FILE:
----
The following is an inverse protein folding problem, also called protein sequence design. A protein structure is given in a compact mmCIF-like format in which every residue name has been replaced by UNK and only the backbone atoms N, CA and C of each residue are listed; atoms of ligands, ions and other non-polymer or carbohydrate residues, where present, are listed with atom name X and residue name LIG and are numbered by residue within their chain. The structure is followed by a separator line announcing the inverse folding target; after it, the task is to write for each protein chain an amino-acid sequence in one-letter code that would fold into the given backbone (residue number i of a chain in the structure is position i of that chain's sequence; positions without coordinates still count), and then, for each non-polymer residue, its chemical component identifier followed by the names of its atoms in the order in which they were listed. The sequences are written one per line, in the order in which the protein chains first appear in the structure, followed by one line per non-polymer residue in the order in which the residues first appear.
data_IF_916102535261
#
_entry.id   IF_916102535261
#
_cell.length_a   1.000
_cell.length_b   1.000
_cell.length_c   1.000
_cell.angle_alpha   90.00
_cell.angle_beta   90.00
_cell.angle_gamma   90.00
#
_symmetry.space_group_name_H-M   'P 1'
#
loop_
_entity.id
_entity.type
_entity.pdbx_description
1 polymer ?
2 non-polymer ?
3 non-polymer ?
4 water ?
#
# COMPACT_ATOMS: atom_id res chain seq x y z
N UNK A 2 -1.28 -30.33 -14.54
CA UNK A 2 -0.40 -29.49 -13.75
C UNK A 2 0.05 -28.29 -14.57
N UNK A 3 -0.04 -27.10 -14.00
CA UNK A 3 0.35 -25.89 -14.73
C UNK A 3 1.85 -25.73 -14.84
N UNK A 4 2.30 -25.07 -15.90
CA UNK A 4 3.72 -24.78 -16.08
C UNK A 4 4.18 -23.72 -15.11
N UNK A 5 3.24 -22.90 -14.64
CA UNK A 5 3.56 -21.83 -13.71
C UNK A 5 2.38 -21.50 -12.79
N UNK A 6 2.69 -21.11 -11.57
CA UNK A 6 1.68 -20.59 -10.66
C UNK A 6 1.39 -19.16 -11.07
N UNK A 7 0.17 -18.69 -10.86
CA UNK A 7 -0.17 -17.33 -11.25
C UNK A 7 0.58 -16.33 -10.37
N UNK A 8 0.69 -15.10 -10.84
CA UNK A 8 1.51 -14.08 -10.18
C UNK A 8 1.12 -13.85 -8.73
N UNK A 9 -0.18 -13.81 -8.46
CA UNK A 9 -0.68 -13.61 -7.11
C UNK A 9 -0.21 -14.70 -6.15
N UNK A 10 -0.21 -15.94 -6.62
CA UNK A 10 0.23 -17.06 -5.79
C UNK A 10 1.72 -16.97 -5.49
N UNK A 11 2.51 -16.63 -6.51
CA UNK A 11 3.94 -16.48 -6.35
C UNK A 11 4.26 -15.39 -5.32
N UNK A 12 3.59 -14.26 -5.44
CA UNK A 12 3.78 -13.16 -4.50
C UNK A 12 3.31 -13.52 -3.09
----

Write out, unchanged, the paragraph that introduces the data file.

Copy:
The following is an inverse protein folding problem, also called protein sequence design. A protein structure is given in a compact mmCIF-like format in which every residue name has been replaced by UNK and only the backbone atoms N, CA and C of each residue are listed; atoms of ligands, ions and other non-polymer or carbohydrate residues, where present, are listed with atom name X and residue name LIG and are numbered by residue within their chain. The structure is followed by a separator line announcing the inverse folding target; after it, the task is to write for each protein chain an amino-acid sequence in one-letter code that would fold into the given backbone (residue number i of a chain in the structure is position i of that chain's sequence; positions without coordinates still count), and then, for each non-polymer residue, its chemical component identifier followed by the names of its atoms in the order in which they were listed. The sequences are written one per line, in the order in which the protein chains first appear in the structure, followed by one line per non-polymer residue in the order in which the residues first appear.